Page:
by Chloé Allyn
Recently, I’ve had the pleasure of writing about and working with a Milwaukee based artist, Valaria Tatera, who is a part of the Bad River Band of Lake Superior Chippewa nation. We are cut from similar cloth and I look to her as an example, as an elder however far away, when I struggle with my light skin and my self-erasure and what that means for my work. I was honored when she invited me to participate in an eventual exhibition centered on Missing and Murdered Indigenous Women, Girls and Two Spirit; but I was also tasked with a personal feat.
What business does a white passing, non-reservation-living, unenrolled Potawatomi girl like me have speaking of the community tragedy that is the brutalization of Indigenous women? For starters, this is that toxic self-erasure I’m talking about. Genocide does that too, you know, it worms into the mind of the oppressed; doing the sinister work of the U.S Government in one’s own heart and mind.
I am proud of where I’m from, yet some days I feel like I am receiving a pat on the back from Big Activism, like someone wearing the crown of “Most Oppressed” for the street credit. This is something like imposter syndrome, but worse, because I still crave the validation of looking the part. Or carrying the card. But I feel the pain of Indian country over my own blood quantum related traumas. I feel the rage for my ancestors and living communities alike, also thrumming within me. I understand that this genocide is not over.
There is something I have in common with my stolen sisters and those living in solidarity. I've been assaulted and harassed. There I am, all 130 pounds of me, in that statistic that Native women are 2.5 times more likely to be sexually assaulted than other women in the nation. So I ask, why do I consistently invalidate myself?
Is it because I am small? That we, as Indigenous people, are invisible? Is it that CNN sees us as “something else”? How do I make space for myself, looking this pale faced, while Natives are more likely to be killed by police than any other minority group in the nation?
Sit with that for a minute. Sit with the perspective of the unseen and ask yourself if you understand that being Native comes with inherited and experienced pain. If you are white, do not put your white guilt on it. This has nothing to do with you. As I ask myself every day, what does it have to do with me?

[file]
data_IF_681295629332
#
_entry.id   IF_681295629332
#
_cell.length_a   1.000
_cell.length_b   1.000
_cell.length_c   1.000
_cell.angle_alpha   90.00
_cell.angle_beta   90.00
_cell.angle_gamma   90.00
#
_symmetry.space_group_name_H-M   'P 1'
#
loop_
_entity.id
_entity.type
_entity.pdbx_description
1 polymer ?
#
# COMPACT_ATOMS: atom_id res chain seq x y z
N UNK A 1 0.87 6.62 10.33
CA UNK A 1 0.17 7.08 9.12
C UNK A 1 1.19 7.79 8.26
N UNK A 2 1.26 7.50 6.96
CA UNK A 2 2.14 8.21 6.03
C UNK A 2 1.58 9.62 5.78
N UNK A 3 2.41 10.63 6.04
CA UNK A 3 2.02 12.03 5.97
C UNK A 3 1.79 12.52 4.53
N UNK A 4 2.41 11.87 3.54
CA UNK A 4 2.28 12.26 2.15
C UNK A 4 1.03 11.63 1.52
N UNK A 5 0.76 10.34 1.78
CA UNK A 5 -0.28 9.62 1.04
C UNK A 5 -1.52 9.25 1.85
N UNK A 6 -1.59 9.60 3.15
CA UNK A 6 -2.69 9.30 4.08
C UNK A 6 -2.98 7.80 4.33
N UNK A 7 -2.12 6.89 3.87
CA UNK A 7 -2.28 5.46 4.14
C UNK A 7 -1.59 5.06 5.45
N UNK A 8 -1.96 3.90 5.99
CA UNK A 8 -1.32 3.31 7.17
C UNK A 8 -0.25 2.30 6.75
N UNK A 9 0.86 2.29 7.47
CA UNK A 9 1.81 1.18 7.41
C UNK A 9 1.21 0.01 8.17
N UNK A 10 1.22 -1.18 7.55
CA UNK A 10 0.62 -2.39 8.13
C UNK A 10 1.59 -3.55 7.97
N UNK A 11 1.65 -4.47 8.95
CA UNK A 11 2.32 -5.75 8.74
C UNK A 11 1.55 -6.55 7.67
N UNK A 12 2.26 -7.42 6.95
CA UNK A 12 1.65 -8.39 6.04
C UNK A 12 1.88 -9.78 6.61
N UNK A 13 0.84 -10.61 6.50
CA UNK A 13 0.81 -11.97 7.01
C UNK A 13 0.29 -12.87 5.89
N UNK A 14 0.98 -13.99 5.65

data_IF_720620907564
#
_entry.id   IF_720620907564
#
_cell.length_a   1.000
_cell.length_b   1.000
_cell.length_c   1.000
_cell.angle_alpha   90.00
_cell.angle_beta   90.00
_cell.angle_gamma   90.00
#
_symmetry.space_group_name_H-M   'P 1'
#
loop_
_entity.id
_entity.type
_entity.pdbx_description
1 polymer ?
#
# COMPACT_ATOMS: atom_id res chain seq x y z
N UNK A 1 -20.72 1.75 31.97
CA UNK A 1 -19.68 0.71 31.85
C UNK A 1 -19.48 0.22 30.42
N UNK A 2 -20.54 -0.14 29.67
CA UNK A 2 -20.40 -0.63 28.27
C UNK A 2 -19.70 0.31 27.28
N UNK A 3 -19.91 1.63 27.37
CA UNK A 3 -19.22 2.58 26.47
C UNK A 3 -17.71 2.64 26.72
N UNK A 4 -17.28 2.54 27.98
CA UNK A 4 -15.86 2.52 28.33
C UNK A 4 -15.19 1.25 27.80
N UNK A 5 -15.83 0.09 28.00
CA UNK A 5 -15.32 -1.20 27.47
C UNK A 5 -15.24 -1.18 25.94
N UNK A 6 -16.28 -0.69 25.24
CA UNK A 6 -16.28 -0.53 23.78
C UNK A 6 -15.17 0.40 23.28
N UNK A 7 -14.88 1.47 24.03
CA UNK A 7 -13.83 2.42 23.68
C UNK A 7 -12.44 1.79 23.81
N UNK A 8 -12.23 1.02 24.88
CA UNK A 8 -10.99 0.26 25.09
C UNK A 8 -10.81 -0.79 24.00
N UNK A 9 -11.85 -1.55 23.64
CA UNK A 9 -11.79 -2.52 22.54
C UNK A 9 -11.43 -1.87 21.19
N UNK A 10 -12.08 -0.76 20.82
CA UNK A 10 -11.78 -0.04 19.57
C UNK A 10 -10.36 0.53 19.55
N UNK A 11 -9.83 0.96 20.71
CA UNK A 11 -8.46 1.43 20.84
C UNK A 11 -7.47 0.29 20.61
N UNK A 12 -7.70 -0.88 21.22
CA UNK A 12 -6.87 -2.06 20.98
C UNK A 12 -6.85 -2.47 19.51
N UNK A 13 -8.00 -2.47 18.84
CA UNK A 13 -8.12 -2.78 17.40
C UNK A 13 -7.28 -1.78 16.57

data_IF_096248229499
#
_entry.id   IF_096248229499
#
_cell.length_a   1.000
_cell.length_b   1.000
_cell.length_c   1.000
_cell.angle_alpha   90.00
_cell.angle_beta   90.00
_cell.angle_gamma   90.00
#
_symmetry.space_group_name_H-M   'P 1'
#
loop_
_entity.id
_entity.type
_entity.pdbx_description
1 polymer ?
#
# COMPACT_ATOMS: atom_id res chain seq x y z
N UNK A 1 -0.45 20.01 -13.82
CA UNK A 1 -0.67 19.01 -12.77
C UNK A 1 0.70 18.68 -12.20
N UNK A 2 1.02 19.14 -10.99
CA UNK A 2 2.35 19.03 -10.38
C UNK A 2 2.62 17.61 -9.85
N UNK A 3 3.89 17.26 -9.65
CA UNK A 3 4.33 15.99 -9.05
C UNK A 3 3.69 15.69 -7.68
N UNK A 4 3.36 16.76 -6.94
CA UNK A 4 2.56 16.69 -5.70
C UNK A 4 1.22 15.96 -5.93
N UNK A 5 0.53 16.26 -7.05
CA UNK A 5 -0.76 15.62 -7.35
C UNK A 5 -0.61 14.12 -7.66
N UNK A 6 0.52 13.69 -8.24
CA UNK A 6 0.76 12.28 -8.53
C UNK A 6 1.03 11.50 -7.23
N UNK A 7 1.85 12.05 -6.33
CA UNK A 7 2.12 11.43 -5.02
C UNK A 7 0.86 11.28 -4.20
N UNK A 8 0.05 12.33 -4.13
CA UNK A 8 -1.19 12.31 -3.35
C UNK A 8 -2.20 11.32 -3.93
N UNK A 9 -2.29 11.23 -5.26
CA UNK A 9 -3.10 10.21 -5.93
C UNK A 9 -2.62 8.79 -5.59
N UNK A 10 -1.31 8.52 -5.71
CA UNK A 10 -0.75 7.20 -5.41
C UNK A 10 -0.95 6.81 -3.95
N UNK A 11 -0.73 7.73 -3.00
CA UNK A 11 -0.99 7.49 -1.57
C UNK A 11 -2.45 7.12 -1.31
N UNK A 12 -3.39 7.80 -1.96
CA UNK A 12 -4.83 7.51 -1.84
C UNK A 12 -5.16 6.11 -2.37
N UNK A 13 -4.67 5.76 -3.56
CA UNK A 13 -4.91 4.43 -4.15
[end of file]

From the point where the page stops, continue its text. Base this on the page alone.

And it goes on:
There’s a loaded intensity to diversity and representation; it doesn’t surprise me when artists avoid getting down and dirty, erring on the side of blanket inclusivity. But as someone who has always felt unseen regarding my Indigenousness, I understand that the body you are in shapes your world view. Humans treat humans differently because of the bodies they occupy.
To me, because of this, diversity is not interchangeable. The perspective must be respected. As a writer this means that I have the responsibility to write characters that represent; that I yield language as a tool for inclusivity. You read my words, I put an image in your mind. What I’m saying is that if I do not show up and create space for a fat character, a deaf character, a Potawatomi character…I will perpetuate the pain of invisibility.
If I am visible let it be seen that the enormity of my voice and words does not equate to my body. I am a pen as my sword kind of woman; with olive skin, dark brown hair, crooked teeth and a small stature. My body, in so many terms because they are relevant to MMIWG2S, is weak, asthmatic and when I’m being kind to myself, my face is pretty. I live in anxiety of losing my bodily autonomy. When I enter the outside world, which begins at my doorstep, I recognize that my body is no longer my own, that today may be the day that my fear is confirmed, again.
This is at the crux of you understanding me. In many ways, being me means sticking to the corners of the room, it means justifying my paranoia (again), it means reminding myself of my whiteness and the ways it saves me.
A few years ago, in an undergrad lecture on Impressionism, my professor Frederick Gross detailed to us Little Dancer Aged 14, a wax sculpture by Edgar Degas from 1881. Now an icon, and a facet of myself, the depiction of the young girl received poor reviews and evoked widespread disgust.
With her realism, both in technical execution and in expression, many agreed that she was ugly and distasteful. In short, Degas’ mixed media sculpture represented an unseen member of Parisian artistic society, a working-class teenager. Opera rats, as they were called, were poor, young and pretty dancers, likely to fall victim to the perverse and wealthy men that frequented the ballet. In execution, Degas’ subject matter is extremely tender, handled with modernity and poignancy.
The little wax dancer is one third the size of its subject matter and was displayed with real clothing in a vitrine. I think of her often, in the exhibition hall with the brute force of the nineteenth century public around her, holding her crude face up in dignity, her arms pushing her chest out against shame.
I never shook that vision her. Her audacity and the smallness of her in the exhibit. Her indignant, malleable body flinging open the door of representation. I see in her eyes the strength beyond her vulnerable societal position, her vulnerable body—beeswax!—and her tenuous existence. On many days, we are in the room together, I as well as waxy, tenacious and small.
My piece for the Missing and Murdered Indigenous Women, Girls and Two Spirit exhibition marries the little wax dancer and my gift of life. I am alive, by the survival of my family through genocide, alive through self-sabotage, alive because of whiteness, and alive after sexual assault.
Today when I ask why I invalidate myself the answer sounds like survivors’ guilt. After I shower, I put my hands behind me, like the little dancer, and braid my hair, thankful and conflicted that I exist.
Yet that’s what is important, ultimately. That I exist.